A convertible bond (often referred to as a convertible note or a convertible debenture) is a type of corporate bond that gives the bondholder the option to convert the bond into a predetermined number of the issuing company’s common stock or other securities, typically at a predetermined conversion price. In simpler terms, it is a bond that can be converted into shares of stock.
Do not confuse convertible bonds with convertible preferred stocks, which are a completely different type of security, and the subject of another article.
Here’s how a convertible bond works:
- Issuance: The company issues the convertible bond to investors, typically at a fixed interest rate and with a maturity date.
- Bondholder receives interest payments: Similar to regular bonds, the bondholder receives periodic interest payments (coupon payments) based on the bond’s face value and the fixed interest rate.
- Conversion option: The bondholder has the right, but not the obligation, to convert the bond into a specified number of shares of the issuing company’s stock. The conversion price is the predetermined price at which the bond can be converted into stock.
- Stock price appreciation: If the company’s stock price rises above the conversion price, the bondholder can convert the bond into stock and potentially benefit from the stock’s price appreciation.
Advantages of convertible bonds:
- Potential for capital appreciation: Convertible bonds offer the potential for investors to benefit from an increase in the issuing company’s stock price. If the stock price rises significantly, the bondholder can convert the bond and profit from the capital appreciation.
- Income generation: Before conversion, the bondholder receives regular interest payments, providing a steady income stream.
- Reduced downside risk: Unlike pure equity investments, convertible bondholders have a bond floor or a minimum value. If the company’s stock price declines, the bond retains some value as a fixed-income instrument.
- Priority: If the company goes out of business, the bondholders get paid off before the stockholders.
Disadvantages of convertible bonds:
- Lower coupon rates: Convertible bonds typically have lower coupon rates compared to regular bonds due to the additional value derived from the conversion feature. This means the bondholder may receive lower interest income compared to non-convertible bonds with similar risk profiles.
- Dilution risk: When bondholders convert their bonds into equity, new shares are issued, which can dilute the ownership stakes of existing shareholders.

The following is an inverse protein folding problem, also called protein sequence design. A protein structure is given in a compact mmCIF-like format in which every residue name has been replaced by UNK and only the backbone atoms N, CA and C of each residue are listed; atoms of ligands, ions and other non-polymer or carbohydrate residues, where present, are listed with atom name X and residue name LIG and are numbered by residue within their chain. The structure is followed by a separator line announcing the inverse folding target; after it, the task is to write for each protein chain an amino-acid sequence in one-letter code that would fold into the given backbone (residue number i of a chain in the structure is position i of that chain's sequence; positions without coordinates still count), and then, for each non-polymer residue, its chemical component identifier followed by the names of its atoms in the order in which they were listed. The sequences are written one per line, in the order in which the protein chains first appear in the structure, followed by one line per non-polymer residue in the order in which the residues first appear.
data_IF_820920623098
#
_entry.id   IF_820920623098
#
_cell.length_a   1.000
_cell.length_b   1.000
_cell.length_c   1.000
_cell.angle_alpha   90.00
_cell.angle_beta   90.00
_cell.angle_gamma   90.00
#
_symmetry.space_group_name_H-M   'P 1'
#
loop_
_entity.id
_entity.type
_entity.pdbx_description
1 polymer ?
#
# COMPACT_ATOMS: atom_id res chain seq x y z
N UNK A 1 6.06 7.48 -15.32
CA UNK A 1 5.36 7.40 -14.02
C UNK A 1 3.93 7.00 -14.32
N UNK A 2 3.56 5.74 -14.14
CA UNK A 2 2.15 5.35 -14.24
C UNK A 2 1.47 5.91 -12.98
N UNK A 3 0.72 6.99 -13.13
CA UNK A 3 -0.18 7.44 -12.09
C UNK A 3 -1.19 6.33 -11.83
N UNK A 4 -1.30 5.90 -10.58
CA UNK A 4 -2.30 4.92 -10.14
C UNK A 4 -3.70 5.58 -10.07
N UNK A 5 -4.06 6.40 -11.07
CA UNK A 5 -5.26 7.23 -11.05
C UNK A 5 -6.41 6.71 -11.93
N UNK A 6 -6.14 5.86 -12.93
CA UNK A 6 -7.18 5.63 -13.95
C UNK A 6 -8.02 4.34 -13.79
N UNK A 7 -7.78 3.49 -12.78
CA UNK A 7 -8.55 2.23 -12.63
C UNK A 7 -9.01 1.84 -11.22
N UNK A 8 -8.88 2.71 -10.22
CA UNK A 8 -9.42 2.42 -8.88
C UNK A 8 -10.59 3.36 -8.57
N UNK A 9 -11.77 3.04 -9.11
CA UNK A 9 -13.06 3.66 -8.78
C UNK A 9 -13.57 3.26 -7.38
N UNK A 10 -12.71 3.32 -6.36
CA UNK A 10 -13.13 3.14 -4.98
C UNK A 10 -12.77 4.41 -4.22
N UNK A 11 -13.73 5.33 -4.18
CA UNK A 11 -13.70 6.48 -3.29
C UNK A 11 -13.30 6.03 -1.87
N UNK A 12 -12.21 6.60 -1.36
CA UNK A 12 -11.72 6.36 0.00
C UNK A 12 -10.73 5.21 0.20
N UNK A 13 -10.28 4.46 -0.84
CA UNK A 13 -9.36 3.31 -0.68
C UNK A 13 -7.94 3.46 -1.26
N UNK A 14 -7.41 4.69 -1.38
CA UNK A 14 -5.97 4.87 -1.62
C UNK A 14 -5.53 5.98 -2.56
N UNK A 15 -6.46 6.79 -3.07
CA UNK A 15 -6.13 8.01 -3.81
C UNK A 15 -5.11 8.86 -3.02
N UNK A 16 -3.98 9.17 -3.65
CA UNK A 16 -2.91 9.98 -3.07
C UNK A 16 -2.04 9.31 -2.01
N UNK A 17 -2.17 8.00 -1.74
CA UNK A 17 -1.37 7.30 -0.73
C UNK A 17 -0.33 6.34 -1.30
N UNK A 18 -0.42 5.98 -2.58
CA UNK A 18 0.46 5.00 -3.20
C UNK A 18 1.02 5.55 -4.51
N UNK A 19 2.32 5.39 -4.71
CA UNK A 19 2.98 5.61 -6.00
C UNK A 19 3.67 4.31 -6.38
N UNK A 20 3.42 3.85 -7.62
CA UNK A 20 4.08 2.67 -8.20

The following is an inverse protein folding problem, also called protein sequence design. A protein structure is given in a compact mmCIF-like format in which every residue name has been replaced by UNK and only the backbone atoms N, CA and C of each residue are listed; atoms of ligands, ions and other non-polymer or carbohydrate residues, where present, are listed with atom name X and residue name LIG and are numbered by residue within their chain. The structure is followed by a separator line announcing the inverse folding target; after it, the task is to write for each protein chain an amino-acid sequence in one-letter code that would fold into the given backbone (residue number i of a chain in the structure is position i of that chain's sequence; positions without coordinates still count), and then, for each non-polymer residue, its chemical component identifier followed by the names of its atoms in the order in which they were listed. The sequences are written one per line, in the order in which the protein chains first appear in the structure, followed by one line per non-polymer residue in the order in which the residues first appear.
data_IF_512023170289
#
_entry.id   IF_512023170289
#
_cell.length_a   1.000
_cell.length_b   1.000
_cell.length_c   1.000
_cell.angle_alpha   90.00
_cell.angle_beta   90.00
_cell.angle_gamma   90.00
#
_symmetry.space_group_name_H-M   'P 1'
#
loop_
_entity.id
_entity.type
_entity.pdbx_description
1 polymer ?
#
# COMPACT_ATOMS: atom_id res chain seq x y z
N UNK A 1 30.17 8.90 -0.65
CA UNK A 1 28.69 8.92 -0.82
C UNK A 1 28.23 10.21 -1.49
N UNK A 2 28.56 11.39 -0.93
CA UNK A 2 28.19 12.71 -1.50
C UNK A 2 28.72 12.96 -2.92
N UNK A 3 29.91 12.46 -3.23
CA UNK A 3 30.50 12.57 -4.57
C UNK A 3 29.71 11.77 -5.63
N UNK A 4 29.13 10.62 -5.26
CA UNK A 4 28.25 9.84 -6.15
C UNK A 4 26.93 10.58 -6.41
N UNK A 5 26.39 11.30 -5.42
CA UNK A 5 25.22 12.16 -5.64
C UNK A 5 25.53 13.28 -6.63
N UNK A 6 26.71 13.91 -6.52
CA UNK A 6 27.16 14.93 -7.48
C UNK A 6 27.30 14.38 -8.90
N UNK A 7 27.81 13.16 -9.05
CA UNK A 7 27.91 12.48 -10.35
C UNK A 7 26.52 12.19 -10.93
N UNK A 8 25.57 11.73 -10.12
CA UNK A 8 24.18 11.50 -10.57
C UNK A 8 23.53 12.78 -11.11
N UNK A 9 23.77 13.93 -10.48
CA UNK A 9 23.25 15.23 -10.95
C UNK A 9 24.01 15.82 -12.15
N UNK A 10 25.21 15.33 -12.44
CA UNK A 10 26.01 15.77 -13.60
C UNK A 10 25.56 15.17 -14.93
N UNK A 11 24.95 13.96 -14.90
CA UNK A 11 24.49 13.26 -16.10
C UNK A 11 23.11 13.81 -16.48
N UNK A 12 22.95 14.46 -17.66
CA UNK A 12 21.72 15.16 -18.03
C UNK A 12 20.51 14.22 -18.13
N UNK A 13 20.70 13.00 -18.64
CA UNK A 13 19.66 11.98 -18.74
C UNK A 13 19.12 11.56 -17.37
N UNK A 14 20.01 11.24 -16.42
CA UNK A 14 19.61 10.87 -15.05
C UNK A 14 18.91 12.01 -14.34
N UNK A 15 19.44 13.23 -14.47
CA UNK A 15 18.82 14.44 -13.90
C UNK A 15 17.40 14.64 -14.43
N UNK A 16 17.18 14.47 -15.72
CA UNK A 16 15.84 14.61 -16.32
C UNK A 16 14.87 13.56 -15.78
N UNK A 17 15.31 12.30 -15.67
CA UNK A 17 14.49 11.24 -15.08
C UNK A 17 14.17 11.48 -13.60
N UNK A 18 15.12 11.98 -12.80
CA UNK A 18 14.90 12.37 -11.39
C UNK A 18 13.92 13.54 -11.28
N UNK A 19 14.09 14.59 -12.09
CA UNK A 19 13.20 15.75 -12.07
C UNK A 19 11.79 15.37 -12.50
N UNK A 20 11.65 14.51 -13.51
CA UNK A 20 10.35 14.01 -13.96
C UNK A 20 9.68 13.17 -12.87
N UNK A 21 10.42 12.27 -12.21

- Limited potential upside: While convertible bondholders can benefit from stock price appreciation, the conversion feature may limit their potential gains compared to holding the company’s stock outright.
- Interest rate sensitivity: Convertible bond prices can be sensitive to changes in interest rates. If interest rates rise, the value of the bond may decline, affecting its attractiveness to investors.
- Liquidity: They can be illiquid, with most not traded on any exchange. Not all brokers offer them.
It’s important to note that the specific terms and features of convertible bonds can vary, so investors should carefully review the bond’s prospectus.
Tesla (TSLA) issued 2.00% Convertible Senior Notes due May 15, 2024. The bonds, which were issued in 2019, had an Initial Conversion Price of approximately $309.83 per share of Common Stock and an Initial Conversion Rate of 3.2276 shares of Common Stock per $1,000 principal amount of Notes.
Since that time, Tesla had a three-for-one stock split in 2022, so based on the prospectus, it appears that the conversion rate would be adjusted.
It is very difficult to find these bonds or even get a price.
The utility Southern Company (SO) issued its Series 2023A 3.875% Convertible Senior Notes due December 15, 2025.
Interest on the Convertible Notes will be paid semiannually at a rate of 3.875% per annum. The Convertible Notes will have an initial conversion rate of 11.8818 shares of Southern Company’s common stock per $1,000 principal amount of the Convertible Notes
PPL Capital Funding, Inc., a wholly-owned subsidiary of PPL Corporation (PPL), issued 2.875% Exchangeable Senior Notes due 2028.
The notes will be senior, unsecured obligations of PPL Capital Funding and will be fully and unconditionally guaranteed on a senior, unsecured basis by PPL Corporation. The notes will bear interest at a rate of 2.875% per year, payable semi-annually in arrears on March 15 and September 15 of each year, beginning on September 15, 2023. The notes will mature on March 15, 2028, unless earlier exchanged, redeemed or repurchased.
The notes will be exchangeable at an initial exchange rate of 29.3432 shares of PPL Corporation’s common stock per $1,000 principal amount of notes.
General Motors (GM) issued a mini-convertible bond at $25 par value. The General Motors, 5.25% Series B Convertible Senior Debentures due 3/5/2032 have a conversion rate of 0.3852. It appears that the bonds were formally exchange listed but have since been delisted, and from what I can tell, it appears that the bond interest payments have been suspended.
If you are considering converting a portion of your portfolio to convertibles, beware of the risks, and lack of liquidity.
Disclosure: Author didn't own any of the above at the time the article was written.